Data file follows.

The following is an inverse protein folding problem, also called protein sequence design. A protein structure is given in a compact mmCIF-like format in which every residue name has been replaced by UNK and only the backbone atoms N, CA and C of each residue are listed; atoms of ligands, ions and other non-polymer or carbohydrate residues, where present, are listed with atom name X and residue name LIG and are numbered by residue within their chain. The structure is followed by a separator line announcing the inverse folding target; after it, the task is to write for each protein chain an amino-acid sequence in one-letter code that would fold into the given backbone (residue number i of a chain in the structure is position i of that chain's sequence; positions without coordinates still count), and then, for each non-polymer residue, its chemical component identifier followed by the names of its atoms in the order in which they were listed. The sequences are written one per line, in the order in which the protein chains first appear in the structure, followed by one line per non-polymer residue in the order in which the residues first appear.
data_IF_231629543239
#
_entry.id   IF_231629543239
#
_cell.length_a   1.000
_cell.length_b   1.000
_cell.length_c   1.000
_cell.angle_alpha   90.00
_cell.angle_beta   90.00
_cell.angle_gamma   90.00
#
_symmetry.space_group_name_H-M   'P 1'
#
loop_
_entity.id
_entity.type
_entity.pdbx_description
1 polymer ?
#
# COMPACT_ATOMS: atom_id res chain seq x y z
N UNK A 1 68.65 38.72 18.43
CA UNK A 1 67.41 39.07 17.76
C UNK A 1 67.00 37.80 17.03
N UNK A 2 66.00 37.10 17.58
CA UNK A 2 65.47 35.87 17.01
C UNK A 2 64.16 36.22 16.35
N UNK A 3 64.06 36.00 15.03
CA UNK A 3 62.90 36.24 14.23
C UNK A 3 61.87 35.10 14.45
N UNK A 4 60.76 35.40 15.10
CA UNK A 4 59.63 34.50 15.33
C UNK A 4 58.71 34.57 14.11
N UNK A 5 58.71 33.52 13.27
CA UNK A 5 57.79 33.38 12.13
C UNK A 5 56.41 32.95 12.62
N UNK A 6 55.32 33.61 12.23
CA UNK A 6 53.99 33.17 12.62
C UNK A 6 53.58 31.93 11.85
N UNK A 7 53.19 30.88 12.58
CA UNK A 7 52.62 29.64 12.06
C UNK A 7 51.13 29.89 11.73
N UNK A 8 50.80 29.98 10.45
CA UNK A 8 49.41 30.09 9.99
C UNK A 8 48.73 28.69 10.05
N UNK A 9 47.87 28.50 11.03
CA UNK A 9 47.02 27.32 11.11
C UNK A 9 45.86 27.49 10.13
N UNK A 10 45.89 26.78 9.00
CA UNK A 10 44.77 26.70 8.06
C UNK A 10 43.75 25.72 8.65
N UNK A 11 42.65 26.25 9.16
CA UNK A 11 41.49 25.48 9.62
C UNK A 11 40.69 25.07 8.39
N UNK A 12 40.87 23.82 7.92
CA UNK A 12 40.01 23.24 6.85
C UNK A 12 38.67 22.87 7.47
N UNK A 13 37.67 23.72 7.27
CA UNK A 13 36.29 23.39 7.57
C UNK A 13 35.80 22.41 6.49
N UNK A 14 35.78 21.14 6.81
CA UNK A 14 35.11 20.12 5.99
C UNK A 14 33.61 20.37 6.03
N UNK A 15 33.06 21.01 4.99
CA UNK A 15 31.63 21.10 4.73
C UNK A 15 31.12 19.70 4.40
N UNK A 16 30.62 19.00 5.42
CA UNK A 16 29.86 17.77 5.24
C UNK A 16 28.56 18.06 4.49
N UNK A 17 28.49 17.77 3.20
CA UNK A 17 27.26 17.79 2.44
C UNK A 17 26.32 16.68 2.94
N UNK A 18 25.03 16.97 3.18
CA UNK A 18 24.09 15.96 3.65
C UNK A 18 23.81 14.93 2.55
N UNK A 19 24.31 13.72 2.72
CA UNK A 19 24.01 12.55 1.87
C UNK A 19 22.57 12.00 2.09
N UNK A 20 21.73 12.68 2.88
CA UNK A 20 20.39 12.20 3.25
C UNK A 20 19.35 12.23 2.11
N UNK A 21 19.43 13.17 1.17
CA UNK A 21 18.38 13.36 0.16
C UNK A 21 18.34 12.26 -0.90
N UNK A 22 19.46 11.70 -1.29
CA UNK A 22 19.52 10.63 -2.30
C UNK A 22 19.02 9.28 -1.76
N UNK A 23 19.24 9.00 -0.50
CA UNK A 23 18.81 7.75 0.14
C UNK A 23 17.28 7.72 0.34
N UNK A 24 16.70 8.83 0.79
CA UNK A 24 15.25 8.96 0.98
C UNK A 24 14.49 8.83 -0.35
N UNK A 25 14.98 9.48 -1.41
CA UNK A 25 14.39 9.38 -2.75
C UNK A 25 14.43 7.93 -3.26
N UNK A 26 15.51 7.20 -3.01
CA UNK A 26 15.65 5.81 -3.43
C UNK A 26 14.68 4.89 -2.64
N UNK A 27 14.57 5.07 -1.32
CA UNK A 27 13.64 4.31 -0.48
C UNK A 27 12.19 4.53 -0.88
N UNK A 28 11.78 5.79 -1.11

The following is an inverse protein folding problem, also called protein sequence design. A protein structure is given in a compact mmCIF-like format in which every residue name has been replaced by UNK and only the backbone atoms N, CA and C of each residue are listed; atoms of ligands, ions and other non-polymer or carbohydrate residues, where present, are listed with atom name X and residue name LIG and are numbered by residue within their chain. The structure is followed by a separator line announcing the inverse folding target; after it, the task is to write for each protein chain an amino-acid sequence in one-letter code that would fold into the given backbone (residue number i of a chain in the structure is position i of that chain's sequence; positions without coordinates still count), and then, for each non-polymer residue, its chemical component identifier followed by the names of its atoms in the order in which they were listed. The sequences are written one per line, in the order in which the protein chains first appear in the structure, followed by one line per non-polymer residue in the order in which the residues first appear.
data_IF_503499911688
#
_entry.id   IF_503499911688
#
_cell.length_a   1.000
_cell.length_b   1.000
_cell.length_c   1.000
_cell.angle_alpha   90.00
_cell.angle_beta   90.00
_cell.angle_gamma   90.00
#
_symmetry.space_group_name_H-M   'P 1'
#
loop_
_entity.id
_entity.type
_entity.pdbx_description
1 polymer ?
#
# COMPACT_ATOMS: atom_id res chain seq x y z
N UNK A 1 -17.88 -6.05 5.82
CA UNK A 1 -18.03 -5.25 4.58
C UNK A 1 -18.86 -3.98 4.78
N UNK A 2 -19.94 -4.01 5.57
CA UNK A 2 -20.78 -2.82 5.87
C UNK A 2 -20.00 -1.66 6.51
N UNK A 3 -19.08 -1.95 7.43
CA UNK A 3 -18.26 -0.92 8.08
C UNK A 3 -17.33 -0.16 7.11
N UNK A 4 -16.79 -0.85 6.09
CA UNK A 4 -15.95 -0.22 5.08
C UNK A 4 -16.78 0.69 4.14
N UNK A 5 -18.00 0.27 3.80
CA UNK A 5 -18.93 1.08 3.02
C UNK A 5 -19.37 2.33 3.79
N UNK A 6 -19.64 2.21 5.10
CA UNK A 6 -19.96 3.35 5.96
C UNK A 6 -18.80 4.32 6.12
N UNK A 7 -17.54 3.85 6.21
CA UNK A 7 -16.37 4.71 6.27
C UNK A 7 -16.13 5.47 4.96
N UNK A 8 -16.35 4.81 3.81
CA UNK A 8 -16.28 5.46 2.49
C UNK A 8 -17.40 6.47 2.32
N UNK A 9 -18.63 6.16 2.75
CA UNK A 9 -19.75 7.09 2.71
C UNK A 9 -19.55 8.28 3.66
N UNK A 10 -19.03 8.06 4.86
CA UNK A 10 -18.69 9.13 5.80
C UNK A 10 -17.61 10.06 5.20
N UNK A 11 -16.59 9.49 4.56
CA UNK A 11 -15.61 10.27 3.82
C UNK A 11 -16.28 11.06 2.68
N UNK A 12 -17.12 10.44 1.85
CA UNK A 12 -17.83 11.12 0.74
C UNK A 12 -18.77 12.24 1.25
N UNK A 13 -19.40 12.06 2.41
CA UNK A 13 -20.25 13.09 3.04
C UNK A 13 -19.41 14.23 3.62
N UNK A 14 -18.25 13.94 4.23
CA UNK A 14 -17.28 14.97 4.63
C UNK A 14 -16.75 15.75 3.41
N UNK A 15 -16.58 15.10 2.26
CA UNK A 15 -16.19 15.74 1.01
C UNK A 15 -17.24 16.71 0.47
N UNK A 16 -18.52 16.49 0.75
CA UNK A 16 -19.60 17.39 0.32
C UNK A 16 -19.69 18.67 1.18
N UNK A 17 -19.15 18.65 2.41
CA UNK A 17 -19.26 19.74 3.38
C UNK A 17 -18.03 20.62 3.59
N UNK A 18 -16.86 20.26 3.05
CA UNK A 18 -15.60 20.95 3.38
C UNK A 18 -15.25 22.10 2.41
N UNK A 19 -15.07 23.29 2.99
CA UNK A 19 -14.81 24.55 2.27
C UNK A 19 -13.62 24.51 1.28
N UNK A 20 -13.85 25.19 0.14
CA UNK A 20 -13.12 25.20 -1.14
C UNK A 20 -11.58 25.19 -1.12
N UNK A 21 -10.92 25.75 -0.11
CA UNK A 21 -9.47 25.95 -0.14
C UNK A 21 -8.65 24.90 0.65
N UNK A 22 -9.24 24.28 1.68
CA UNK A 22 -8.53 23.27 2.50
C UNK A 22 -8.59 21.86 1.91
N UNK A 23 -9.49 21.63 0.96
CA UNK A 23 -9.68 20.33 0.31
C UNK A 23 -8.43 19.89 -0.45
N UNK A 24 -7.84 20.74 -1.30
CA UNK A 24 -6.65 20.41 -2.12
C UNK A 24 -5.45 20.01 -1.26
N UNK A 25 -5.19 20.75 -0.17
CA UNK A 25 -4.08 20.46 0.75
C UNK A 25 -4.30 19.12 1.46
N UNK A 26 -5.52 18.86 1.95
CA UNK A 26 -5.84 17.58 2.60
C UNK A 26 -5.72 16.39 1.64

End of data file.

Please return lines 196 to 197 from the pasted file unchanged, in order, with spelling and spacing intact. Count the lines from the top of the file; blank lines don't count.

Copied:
C UNK A 24 -5.45 20.01 -1.26
N UNK A 25 -5.19 20.75 -0.17